Friday, June 18

Friday Challenge

This weekend, take your kids (or just yourself!) to a farmers market. (Go here to find one.) I can tell you it has really become a sticking point on our calendar. If your kids are picky eaters, please let them surprise you. Just as children love petting zoos, they will be charmed by the array of offerings and knowledge that is available. Wander, talk to people, taste samples if they're offered.

You might be surprised at what your kids ask you to buy. A powerful sensory relationship is forged when a child hand-packs a vegetable and then helps prepare it for eating. A green bean means something completely different to a kid who has dug his/her fingers into a basket and selected handfuls and then snapped them for cooking. When my youngest asked me to buy Shiitake mushrooms a few weeks ago, I thought silently that she'd never eat them unless they were smothered in a sauce of some sort. Shut my mouth because she loves them sauteed with garlic and olive oil! She looks forward to making that purchase herself every Saturday.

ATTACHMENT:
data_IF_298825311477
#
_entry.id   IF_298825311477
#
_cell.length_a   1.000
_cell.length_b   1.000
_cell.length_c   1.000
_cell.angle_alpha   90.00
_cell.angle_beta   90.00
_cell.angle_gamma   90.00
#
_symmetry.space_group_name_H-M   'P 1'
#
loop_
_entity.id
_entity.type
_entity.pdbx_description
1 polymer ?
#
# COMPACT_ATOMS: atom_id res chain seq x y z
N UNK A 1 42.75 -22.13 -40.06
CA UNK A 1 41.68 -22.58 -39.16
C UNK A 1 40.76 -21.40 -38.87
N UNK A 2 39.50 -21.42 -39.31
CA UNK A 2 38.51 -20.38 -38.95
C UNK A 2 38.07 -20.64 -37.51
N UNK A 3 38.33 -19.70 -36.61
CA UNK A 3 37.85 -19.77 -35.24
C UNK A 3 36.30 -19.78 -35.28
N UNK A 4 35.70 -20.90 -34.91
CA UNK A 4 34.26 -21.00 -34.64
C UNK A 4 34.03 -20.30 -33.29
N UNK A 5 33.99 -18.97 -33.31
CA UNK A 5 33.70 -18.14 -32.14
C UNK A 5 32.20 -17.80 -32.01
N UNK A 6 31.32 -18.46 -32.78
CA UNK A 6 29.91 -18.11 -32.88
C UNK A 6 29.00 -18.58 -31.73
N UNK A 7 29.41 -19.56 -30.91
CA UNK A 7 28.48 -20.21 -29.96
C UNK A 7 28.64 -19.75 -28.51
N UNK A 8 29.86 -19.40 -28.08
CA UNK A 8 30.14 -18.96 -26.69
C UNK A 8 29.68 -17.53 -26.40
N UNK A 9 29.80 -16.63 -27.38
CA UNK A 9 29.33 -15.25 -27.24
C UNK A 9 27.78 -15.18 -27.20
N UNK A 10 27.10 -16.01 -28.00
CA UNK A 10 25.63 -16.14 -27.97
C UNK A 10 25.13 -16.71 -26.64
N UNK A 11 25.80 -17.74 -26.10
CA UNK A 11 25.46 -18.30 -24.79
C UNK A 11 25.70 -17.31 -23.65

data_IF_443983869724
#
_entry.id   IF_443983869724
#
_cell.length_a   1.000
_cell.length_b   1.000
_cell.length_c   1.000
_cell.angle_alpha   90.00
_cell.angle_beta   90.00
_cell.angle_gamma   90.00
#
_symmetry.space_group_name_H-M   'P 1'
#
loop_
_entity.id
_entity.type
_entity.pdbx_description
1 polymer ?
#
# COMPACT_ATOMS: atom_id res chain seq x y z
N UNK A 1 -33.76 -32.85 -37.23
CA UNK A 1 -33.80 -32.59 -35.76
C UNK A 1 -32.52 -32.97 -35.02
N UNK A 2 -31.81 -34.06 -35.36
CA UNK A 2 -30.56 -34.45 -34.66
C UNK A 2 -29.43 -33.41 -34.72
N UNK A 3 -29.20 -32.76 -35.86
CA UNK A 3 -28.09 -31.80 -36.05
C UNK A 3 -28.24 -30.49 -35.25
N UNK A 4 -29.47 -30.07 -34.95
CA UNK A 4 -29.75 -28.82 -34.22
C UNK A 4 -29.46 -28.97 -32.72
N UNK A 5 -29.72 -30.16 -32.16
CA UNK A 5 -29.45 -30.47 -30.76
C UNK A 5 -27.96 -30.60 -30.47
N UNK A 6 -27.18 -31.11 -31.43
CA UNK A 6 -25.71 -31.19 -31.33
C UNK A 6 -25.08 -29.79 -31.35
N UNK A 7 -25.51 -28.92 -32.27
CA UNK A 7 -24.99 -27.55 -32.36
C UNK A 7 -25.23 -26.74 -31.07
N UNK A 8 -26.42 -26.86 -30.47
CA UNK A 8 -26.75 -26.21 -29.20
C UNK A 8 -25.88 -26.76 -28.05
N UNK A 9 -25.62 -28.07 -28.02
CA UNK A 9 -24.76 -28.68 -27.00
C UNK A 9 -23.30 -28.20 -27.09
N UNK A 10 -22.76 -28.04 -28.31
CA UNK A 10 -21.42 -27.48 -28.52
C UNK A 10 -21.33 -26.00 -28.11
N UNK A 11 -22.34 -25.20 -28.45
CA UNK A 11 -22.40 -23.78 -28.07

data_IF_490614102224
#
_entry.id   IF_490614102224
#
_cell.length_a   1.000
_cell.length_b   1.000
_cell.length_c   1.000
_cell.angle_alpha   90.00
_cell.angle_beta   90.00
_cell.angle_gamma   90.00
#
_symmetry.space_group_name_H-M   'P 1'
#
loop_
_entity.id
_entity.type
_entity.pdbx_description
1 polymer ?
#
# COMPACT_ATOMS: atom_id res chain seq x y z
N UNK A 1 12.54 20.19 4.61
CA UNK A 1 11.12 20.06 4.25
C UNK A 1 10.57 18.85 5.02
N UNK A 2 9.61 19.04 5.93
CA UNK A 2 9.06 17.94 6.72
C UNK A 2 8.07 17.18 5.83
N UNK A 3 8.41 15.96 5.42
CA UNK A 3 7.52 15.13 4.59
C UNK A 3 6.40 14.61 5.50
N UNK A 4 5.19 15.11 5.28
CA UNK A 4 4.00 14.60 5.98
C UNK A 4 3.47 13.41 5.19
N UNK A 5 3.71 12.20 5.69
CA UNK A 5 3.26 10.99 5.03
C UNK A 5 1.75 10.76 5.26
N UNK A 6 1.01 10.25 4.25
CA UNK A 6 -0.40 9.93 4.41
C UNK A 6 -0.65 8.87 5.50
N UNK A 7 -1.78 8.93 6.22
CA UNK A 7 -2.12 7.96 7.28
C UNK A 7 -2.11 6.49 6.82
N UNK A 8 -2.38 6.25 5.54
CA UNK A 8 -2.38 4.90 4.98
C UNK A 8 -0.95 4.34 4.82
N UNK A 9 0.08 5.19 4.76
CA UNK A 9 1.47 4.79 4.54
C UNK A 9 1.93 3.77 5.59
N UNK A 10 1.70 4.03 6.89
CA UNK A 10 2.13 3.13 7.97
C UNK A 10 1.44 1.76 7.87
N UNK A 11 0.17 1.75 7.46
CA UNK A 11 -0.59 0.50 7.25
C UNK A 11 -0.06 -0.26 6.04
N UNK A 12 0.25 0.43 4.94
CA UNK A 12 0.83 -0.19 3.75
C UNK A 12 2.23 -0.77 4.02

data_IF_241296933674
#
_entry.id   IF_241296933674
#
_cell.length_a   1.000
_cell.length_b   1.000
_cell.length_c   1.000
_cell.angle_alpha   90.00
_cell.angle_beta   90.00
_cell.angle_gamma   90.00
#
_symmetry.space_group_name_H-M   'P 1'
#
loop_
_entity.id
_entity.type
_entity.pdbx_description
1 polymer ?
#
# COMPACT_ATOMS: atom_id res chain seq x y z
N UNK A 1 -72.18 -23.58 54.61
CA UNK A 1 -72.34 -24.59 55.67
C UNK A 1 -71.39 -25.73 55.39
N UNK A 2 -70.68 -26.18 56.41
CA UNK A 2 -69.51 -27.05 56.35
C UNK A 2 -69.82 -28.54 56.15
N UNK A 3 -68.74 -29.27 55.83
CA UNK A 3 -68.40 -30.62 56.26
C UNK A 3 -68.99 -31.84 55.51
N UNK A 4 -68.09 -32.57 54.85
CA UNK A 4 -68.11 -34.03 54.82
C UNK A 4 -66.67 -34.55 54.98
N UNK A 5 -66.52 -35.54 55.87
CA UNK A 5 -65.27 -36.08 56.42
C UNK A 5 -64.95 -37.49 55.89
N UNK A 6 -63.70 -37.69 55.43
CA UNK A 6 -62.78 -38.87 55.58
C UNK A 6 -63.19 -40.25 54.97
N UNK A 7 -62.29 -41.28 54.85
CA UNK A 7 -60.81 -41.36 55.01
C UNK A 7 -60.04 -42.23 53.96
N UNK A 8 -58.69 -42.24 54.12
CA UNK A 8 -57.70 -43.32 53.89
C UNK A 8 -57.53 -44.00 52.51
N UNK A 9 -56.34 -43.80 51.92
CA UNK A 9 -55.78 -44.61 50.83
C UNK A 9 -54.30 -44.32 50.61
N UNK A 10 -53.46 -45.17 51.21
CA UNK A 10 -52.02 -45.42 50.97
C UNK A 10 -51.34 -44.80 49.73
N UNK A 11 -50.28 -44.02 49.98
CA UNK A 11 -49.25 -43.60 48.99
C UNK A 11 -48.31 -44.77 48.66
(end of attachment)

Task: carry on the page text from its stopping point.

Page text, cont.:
Creating a powerful connection with food and the people who labor to bring it to you, though, is only part of the benefit. When you trade your cash for food, know that you are literally voting for a better way of life for our culture. You are sending a message that paying taxes for subsidies on mass-produced, chemically-treated and genetically-modified crops is bad enough. But then paying taxes for the health care of those who get fat and sick on the products those very crops are turned into is preposterous. It's no way of life for anyone but the bigwigs who think patenting seeds makes sense.

Food is an undeniable component of a population's culture, no matter where it is geographically. What is America's, really? McDonald's? General Mills? Whatever is on sale? Seriously??? Look at the cuisines we borrow from around the world and realize they were born of what was in abundance in that region, not a year-around selection of low-quality versions of every fruit and vegetable known to man.

And, as for what's on sale, check out your local farmers market. Begin to build a food culture for your family. Your body, your budget, and, quite possibly, your kids will thank you. I know the farmer will!

(Don't forget to take your own bag/basket and a cooler if you plan to purchase dairy or meat.)

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